[20] You claim that Marx and Engels “openly defied the stifling morality of the Victorian age by calling for the abolition of the family and denouncing marriage as legalized prostitution.” Without directly quoting Marx and Engels, you suggest to a reader unfamiliar with their writings that they were for the dissolution of all family relations, the practice of universal free love, etc. This corresponds to the caricature of communism found in the most reactionary literature. As a matter of fact, Marx and Engels did not speak of the family as an ahistorical abstraction in the Communist Manifesto. Rather, they posed the following question: “On what foundation is the present family, the bourgeois family, based?” They answered:

On capital, on private gain. In its completely developed form this family exists only among the bourgeoisie. But this state of things finds its complement in the practical absence of the family among the proletarians, and in public prostitution.

The bourgeois family will vanish as a matter of course when its complement vanishes, and both will vanish with the vanishing of capital.” [New York, 1988, p. 71.]

Similarly, Marx and Engels speak not of marriage in general, but of bourgeois marriage. Their treatment of this issue begins with a mocking dismissal of the bourgeois claim that it is the intention of communists to create a “community of women,” i.e., to make women the property of a public harem. They reply:

The bourgeois sees in his wife a mere instrument of production. He hears that the instruments of production are to be exploited in common, and, naturally, can come to no other conclusion than that the lot of being common to all will likewise fall to the women.

He has not even a suspicion that the real point aimed at is to do away with the status of women as mere instruments of production.

For the rest, nothing is more ridiculous than the virtuous indignation of our bourgeois at the community of women which, they pretend, is to be openly and officially established by the Communists. The Communists have no need to introduce community of women; it has existed almost from time immemorial.

Bourgeois marriage is in reality a system of wives in common and thus, at most, what the Communists might possibly be reproached with, is that they desire to introduce, in substitution for a hypocritically concealed, an openly legalized community of women. For the rest, it is self-evident that the abolition of the present system of production must bring with it the abolition of the community of women springing from that system, i.e., of prostitution both public and private.” [ibid. p. 72]

In another essay, entitled Principles of Communism and which was written almost simultaneously with the Communist Manifesto, Engels offered the following reply to the question, “What influence will the communist order of society have on the family?”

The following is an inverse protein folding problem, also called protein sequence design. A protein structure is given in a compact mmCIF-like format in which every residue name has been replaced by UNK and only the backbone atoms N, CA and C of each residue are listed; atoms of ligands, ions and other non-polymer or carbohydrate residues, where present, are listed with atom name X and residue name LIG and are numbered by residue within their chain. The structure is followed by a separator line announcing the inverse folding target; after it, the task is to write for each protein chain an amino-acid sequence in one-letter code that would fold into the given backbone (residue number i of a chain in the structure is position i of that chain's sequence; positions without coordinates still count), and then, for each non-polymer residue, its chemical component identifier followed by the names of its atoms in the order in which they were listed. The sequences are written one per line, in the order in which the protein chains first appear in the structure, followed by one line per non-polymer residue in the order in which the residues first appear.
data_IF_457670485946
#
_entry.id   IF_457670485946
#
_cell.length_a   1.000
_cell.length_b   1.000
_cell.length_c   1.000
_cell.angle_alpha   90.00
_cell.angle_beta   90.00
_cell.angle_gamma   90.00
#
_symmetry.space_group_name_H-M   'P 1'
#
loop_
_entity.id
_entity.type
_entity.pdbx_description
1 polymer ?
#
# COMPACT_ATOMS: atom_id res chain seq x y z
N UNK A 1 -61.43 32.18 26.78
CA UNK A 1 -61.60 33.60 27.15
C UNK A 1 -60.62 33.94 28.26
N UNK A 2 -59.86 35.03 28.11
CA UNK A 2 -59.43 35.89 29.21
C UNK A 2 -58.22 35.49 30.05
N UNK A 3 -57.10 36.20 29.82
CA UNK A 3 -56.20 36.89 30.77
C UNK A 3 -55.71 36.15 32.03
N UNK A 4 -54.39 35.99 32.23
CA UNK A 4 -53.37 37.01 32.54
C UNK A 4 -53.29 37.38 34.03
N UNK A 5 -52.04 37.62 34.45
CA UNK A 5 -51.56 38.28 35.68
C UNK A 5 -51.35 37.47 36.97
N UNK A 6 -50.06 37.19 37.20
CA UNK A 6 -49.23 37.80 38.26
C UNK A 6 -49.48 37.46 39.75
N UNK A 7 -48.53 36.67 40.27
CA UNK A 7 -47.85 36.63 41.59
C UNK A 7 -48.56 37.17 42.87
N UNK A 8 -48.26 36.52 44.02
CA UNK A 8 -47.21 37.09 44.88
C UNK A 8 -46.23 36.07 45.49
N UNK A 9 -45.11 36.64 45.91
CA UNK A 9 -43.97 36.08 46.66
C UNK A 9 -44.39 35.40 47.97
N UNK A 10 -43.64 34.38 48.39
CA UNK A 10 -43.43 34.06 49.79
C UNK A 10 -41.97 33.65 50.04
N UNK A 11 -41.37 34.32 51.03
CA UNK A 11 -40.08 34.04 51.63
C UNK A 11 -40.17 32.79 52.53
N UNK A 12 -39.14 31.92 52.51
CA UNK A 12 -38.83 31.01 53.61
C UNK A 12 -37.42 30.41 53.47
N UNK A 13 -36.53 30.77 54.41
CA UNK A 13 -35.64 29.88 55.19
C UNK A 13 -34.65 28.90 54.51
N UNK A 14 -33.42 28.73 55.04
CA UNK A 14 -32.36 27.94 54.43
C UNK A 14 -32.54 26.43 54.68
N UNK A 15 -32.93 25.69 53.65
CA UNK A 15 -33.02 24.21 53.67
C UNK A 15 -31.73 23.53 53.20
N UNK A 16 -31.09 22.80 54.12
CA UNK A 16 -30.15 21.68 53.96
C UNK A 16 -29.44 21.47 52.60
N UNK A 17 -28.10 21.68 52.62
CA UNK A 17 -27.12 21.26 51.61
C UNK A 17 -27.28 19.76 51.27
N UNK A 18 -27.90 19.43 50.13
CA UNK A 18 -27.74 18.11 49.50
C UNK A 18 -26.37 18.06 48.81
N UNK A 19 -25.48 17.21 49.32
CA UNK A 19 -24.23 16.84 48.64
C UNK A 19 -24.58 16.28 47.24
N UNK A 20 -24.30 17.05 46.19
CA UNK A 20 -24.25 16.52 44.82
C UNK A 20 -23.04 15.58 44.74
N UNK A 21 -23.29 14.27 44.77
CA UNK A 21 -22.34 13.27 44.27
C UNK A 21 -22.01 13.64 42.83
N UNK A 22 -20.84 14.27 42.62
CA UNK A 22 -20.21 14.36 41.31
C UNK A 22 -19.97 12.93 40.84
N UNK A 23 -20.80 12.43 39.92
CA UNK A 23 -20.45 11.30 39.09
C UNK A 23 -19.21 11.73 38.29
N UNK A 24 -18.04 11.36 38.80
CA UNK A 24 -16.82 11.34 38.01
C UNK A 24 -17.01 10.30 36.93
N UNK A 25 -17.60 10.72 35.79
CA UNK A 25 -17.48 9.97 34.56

It will make the relation between the sexes a purely private relation which concerns only the persons involved, and in which society has no call to interfere. It is able to do this because it abolishes private property and educates children communally, thus destroying the twin foundations of hitherto existing marriage - the dependence through private property of the wife upon the husband and of the children upon the parents. Here also is the answer to the outcry of moralizing philistines against the communist community of women. Community of women is a relationship that belongs altogether to bourgeois society and is completely realized today in prostitution. But prostitution is rooted in private property and falls with it. Thus instead of introducing the community of women, communist organization puts an end to it. [Marx-Engels Collected Works, Volume 6 (New York, 1976), p. 354] [return]

[21] There is no indication in your document that you have considered the urgent needs of families that live outside the wealthiest capitalist countries. [return]
[22] The idea that the transformation of society depends upon changing human personality (i.e., human nature), which, in turn, depends upon changing their upbringing, is the very conception that led the utopians and their followers to organize their own sectarian societies, in which the education of the youth would proceed in accordance with principles laid down by the official educators. But these experiments, which all led eventually to dead ends, were based on a fundamentally false conception of social development. Marx subjected this utopian illusion to trenchant criticism in the third of his Theses on Feuerbach:

The [mechanical] materialist doctrine that men are product of circumstances and upbringing, and that, therefore, changed men are the product of other circumstances and changed upbringing, forgets that it is men who change circumstances and that the educator must himself be educated. Hence, this doctrine is bound to divide society into two parts, one of which is superior to society (in Robert Owen for example).

The coincidence of the changing of circumstances and of human activity can be conceived and rationally understood only as revolutionary practice. [Marx-Engels Collected Works, Volume 5, p. 7] [return]